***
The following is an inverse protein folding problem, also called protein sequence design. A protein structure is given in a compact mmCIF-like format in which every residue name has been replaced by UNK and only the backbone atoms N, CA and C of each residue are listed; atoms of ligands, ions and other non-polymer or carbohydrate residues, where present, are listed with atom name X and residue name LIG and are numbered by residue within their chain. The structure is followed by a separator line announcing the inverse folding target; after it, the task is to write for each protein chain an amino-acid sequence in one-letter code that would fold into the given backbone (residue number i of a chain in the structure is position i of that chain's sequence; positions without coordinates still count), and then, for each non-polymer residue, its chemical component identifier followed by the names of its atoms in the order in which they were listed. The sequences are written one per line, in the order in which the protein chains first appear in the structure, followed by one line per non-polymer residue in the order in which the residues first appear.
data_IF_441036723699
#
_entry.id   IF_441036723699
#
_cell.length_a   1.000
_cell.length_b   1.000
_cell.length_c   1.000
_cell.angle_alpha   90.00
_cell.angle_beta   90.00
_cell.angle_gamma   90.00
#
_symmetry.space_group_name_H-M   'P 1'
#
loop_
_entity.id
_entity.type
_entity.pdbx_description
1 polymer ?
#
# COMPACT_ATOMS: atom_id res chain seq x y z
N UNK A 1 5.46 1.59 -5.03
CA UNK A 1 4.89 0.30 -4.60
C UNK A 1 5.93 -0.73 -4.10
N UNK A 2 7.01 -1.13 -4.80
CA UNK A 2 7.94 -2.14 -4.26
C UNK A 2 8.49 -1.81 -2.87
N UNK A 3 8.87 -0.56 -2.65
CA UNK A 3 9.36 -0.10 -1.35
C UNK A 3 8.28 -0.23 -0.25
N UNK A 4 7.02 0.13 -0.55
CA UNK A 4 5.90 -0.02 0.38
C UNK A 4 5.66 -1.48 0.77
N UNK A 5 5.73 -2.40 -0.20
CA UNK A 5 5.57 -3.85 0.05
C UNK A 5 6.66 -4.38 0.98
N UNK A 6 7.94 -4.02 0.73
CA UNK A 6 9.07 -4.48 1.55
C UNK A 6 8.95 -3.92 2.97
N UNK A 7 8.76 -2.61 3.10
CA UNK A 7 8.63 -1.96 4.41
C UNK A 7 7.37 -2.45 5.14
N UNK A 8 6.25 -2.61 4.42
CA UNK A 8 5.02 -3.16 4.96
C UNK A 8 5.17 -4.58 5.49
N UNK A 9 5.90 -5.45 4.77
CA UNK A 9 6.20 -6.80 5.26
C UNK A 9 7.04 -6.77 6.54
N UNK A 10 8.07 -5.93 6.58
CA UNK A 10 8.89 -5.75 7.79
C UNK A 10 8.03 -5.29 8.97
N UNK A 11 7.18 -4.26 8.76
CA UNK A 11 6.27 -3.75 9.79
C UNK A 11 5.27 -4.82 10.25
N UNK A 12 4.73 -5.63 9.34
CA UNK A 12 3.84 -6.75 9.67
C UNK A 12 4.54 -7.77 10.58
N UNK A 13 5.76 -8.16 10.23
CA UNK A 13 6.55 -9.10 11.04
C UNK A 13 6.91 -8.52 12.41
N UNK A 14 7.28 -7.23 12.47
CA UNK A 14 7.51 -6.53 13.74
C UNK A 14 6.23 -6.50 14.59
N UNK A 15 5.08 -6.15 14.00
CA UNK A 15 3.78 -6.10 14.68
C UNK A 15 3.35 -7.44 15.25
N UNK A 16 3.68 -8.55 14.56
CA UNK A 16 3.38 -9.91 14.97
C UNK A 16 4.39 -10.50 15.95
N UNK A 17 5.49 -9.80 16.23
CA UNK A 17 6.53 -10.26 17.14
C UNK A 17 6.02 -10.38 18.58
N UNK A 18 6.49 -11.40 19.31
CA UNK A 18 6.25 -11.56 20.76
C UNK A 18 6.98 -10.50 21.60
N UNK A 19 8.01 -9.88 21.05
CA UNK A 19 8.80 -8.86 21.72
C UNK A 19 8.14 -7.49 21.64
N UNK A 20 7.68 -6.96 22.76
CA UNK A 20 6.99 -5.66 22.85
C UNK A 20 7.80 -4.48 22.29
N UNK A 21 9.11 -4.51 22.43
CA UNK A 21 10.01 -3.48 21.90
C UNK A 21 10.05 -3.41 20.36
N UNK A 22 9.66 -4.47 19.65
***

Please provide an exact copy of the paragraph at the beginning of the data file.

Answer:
The following is an inverse protein folding problem, also called protein sequence design. A protein structure is given in a compact mmCIF-like format in which every residue name has been replaced by UNK and only the backbone atoms N, CA and C of each residue are listed; atoms of ligands, ions and other non-polymer or carbohydrate residues, where present, are listed with atom name X and residue name LIG and are numbered by residue within their chain. The structure is followed by a separator line announcing the inverse folding target; after it, the task is to write for each protein chain an amino-acid sequence in one-letter code that would fold into the given backbone (residue number i of a chain in the structure is position i of that chain's sequence; positions without coordinates still count), and then, for each non-polymer residue, its chemical component identifier followed by the names of its atoms in the order in which they were listed. The sequences are written one per line, in the order in which the protein chains first appear in the structure, followed by one line per non-polymer residue in the order in which the residues first appear.